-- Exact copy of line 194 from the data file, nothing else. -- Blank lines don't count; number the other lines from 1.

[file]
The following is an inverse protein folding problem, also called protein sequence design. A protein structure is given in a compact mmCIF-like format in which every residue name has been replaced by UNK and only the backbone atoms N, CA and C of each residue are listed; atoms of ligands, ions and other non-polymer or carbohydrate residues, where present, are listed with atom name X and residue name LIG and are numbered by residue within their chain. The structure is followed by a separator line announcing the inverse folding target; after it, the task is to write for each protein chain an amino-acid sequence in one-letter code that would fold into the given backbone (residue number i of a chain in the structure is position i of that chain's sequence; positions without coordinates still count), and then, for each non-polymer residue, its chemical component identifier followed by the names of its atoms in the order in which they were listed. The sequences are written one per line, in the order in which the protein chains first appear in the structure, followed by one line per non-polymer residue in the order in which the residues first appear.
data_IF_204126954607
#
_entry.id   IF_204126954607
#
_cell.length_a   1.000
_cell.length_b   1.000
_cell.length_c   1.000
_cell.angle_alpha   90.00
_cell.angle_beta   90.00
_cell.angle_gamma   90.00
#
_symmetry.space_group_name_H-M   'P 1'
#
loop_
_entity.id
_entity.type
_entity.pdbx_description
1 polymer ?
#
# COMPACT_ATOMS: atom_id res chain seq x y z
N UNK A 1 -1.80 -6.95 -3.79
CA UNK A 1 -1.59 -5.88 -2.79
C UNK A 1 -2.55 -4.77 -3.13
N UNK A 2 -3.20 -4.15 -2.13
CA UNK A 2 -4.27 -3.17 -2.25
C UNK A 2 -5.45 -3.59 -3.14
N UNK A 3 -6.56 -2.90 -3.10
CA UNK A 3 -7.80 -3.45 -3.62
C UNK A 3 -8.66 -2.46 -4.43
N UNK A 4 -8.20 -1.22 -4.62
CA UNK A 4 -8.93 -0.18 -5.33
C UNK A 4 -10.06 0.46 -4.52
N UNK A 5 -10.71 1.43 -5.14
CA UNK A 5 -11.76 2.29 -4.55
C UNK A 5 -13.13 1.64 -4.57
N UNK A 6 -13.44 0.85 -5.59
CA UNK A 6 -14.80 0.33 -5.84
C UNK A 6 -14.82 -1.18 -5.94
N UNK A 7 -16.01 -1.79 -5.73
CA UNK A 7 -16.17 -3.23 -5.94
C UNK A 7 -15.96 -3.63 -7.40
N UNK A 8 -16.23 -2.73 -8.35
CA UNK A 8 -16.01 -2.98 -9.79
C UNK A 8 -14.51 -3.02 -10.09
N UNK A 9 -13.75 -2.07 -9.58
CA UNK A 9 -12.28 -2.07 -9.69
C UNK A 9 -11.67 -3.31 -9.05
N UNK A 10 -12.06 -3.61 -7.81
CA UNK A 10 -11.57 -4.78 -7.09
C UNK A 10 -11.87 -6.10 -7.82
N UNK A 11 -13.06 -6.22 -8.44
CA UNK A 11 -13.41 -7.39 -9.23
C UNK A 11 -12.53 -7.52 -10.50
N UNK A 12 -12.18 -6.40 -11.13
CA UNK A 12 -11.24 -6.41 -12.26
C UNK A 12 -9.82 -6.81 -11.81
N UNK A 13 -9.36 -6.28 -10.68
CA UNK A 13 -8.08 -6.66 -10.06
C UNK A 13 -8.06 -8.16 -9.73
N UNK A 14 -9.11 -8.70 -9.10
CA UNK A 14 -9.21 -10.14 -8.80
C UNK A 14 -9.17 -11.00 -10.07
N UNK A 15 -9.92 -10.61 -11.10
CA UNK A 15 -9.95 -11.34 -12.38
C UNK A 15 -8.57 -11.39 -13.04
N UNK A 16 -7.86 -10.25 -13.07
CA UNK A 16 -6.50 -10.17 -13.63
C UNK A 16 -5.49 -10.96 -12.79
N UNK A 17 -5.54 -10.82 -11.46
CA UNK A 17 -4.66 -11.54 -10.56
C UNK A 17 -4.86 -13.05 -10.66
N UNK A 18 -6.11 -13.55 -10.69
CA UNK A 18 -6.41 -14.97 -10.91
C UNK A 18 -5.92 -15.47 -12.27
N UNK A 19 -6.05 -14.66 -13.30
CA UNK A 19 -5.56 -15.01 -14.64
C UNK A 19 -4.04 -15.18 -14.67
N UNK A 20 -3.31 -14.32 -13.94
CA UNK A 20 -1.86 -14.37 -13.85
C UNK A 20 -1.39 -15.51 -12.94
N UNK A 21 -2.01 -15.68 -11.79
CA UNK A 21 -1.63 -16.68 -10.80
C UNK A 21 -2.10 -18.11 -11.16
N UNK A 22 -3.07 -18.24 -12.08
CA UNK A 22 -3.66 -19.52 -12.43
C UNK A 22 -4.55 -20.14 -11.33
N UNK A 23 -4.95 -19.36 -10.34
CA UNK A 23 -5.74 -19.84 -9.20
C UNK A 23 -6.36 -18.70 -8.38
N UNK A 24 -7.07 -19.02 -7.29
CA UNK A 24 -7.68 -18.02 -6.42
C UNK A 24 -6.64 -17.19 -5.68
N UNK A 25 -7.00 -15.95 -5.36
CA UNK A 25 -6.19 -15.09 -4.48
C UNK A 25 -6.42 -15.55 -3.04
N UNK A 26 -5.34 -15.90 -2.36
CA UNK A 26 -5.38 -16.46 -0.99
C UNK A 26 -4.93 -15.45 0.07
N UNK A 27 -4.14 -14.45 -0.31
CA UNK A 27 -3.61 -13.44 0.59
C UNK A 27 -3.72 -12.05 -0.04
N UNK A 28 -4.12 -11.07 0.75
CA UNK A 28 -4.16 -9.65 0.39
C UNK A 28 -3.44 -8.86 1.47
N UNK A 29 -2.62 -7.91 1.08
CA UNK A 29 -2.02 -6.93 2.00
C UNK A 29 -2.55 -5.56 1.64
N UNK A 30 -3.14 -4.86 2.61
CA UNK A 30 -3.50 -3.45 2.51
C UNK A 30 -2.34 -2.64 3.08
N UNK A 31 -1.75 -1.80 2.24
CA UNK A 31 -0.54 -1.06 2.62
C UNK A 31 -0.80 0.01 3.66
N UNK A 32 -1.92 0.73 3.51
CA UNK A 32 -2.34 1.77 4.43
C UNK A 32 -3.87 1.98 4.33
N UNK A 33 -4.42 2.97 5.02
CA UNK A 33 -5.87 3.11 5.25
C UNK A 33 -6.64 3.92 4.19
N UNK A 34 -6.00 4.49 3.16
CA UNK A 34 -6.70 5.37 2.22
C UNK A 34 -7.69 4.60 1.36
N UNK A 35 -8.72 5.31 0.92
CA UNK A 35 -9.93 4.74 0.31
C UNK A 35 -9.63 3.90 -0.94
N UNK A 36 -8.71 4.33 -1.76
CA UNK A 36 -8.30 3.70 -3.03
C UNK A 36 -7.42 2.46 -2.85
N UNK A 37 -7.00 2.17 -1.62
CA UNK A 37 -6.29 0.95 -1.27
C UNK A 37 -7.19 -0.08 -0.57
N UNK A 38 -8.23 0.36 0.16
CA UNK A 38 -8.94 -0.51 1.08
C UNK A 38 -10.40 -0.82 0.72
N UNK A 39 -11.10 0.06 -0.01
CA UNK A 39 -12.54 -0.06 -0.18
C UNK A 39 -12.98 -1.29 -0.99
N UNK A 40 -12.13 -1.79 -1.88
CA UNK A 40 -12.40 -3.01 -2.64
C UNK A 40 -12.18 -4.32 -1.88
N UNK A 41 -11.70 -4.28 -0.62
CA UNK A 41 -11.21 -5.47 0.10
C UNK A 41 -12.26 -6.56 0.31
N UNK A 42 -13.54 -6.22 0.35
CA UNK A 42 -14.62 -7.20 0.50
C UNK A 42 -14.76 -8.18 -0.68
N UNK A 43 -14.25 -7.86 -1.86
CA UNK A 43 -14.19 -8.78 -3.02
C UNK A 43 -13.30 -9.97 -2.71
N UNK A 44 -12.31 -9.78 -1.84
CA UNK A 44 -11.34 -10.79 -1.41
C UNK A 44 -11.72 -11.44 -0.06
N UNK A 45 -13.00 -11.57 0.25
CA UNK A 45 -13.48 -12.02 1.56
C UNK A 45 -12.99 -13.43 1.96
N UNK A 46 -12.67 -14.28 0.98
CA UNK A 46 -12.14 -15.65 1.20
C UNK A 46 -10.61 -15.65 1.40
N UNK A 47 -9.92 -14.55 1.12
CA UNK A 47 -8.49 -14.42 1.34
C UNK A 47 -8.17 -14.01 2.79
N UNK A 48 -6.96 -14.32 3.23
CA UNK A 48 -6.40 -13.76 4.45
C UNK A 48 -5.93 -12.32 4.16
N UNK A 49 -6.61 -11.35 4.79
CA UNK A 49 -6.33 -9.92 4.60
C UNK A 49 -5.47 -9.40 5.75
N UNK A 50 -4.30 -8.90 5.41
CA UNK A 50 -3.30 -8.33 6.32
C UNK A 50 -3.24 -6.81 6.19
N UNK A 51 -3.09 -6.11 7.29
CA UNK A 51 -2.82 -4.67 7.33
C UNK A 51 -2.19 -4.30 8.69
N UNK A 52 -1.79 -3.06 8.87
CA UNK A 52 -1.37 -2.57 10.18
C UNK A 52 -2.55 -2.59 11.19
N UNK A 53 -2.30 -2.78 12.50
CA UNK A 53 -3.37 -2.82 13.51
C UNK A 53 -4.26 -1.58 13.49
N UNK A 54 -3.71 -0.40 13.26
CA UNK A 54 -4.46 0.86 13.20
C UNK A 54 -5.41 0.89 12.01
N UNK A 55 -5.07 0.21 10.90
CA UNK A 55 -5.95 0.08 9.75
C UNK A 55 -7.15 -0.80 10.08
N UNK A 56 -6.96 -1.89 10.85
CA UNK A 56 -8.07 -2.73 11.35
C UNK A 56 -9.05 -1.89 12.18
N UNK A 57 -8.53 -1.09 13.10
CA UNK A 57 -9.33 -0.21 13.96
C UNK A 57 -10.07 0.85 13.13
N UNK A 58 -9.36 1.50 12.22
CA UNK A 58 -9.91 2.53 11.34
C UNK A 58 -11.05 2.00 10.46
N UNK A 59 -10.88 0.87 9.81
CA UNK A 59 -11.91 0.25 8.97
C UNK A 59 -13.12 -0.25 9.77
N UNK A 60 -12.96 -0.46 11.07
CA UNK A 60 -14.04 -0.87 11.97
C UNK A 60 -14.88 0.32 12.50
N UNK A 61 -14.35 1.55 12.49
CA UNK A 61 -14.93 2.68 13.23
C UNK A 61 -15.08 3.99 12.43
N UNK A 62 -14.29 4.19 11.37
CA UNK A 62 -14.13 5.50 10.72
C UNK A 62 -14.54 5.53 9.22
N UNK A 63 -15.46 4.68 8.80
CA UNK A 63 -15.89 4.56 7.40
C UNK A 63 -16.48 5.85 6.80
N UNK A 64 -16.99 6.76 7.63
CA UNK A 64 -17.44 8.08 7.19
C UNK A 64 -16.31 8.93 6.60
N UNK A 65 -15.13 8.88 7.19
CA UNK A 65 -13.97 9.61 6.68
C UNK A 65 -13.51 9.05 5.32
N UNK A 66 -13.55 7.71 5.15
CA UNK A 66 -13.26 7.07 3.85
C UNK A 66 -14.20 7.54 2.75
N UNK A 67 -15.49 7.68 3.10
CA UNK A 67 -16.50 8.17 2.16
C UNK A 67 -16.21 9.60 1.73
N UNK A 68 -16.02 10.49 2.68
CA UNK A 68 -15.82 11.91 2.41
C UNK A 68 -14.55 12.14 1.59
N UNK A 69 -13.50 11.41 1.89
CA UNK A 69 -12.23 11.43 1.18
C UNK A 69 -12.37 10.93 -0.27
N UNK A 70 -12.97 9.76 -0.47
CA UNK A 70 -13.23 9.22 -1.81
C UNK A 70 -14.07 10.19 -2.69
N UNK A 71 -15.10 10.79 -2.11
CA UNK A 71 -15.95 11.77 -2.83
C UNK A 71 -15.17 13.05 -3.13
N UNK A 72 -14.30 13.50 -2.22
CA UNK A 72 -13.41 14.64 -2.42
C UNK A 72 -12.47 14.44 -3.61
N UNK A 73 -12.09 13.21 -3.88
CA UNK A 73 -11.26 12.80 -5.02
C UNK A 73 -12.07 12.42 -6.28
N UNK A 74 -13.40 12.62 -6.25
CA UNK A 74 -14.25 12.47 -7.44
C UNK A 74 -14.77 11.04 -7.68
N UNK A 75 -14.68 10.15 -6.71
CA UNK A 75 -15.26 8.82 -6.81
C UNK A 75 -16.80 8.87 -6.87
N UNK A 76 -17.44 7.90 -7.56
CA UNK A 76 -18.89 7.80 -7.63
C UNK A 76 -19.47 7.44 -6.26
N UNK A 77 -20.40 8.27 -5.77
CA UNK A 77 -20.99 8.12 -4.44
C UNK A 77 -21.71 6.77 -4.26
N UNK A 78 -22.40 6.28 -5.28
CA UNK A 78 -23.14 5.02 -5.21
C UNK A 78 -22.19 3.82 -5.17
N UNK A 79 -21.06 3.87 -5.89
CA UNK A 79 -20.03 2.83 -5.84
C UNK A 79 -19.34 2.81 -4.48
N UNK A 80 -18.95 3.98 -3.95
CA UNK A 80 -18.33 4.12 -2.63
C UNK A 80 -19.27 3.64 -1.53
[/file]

CA UNK A 58 -9.91 2.53 11.34